U.S. SENATE — U.S. Senators Steve Daines (R-Mont.) and Sheldon Whitehouse (D-R.I.) introduced a bipartisan bill that requires the Department of Homeland Security (DHS) to conduct a study on the benefits and risks of allowing private entities to take actions to protect their operations in response to cyber-attacks.
“The United States is home to some of the best and brightest technological minds in the world—we should be doing all we can to support them, not hold them back,” Daines said. “The federal government should do more to empower the private sector to directly counter cyber threats from across the globe rather than tie their hands.”
“The Colonial Pipeline ransomware attack shows why we should explore a regulated process for companies to respond when they’re targets,” said Whitehouse. “This bill will help us determine whether that process could deter and respond to future attacks, and what guidelines American businesses should follow.”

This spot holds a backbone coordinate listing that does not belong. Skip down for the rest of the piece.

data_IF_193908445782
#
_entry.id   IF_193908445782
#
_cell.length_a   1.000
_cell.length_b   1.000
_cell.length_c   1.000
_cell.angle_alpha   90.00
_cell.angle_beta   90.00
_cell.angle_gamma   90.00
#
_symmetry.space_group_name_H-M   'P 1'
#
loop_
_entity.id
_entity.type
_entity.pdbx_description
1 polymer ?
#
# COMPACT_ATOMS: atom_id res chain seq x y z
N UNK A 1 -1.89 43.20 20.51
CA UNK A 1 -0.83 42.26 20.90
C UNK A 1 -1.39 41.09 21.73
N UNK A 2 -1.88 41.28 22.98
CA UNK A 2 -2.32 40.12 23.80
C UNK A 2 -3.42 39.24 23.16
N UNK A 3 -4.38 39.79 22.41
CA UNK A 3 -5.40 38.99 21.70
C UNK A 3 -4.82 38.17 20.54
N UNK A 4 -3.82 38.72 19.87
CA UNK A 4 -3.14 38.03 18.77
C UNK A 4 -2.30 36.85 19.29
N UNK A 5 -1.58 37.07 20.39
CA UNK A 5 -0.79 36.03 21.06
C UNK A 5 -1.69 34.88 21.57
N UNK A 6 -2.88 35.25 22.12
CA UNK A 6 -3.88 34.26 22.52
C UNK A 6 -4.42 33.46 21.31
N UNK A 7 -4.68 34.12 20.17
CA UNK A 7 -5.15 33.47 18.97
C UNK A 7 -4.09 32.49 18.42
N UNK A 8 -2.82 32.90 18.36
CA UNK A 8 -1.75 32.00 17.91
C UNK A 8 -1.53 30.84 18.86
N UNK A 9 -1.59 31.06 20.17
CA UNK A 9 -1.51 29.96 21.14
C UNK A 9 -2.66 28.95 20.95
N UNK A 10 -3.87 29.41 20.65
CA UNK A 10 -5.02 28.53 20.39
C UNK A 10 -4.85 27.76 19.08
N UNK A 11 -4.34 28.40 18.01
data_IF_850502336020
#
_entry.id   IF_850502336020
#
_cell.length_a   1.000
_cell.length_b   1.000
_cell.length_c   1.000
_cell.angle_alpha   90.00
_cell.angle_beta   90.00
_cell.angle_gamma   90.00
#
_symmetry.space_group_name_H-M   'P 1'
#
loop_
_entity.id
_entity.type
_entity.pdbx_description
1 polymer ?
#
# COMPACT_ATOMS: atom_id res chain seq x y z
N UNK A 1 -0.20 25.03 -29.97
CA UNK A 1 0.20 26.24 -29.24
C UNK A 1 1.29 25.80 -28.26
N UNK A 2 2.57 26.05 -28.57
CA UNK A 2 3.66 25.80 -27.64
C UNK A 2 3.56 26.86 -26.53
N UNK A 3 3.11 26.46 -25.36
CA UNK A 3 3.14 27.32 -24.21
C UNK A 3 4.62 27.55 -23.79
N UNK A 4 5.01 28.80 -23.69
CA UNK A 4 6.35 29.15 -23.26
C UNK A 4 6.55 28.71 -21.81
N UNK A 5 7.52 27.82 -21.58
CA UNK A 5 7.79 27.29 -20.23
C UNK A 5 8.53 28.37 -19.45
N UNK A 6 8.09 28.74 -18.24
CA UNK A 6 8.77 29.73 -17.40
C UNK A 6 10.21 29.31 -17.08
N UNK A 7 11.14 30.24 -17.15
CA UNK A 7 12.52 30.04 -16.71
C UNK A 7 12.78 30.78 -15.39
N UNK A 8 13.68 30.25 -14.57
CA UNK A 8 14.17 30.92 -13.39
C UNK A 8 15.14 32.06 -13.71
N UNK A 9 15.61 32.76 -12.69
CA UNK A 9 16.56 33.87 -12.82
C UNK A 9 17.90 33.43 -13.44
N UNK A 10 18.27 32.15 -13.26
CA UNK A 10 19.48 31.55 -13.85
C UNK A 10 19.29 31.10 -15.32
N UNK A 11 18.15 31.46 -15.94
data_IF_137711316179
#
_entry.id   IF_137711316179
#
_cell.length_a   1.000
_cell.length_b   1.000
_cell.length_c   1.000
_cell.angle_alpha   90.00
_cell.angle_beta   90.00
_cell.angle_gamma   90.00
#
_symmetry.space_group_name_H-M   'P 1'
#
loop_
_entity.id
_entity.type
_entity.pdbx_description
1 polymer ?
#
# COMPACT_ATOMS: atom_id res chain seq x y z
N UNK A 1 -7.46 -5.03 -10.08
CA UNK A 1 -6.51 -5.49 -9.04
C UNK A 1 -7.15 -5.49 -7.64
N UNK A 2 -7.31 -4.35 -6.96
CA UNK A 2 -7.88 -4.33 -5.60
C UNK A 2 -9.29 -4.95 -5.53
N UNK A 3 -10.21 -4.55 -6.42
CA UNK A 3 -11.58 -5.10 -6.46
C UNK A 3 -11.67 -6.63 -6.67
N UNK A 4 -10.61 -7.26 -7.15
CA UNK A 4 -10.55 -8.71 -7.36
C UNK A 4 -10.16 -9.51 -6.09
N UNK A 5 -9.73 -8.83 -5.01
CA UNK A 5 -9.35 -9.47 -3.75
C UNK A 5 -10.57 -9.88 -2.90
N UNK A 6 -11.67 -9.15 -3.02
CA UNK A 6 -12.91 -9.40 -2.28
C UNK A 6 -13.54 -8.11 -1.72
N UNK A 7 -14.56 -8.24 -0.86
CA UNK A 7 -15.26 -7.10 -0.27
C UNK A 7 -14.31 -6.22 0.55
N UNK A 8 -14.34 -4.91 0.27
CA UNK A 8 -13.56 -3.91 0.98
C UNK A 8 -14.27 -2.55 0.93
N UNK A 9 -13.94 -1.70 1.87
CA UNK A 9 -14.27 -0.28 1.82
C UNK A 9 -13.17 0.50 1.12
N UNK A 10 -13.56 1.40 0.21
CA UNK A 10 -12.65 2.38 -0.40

Current law prohibits unauthorized access of any computer network which limits private entities within the United States to only internal defensive measures when it comes to cyber-attacks. Only the federal government has the legal authority to take offensive action on perpetrators of cyber-attacks, but their responses are limited and often fail to fully protect the American people.
This bill would require DHS to conduct a study on potential benefits and risks of allowing private entities to take action. Within 180 days of enactment, DHS would have to submit a report with its findings and recommendations. This would include which federal agencies would have oversight, level of certainty for attribution, which entities would be allowed to take action and what safe guards would be in place. It would also identify any impacts to national security or foreign affairs.
For bill text, click HERE.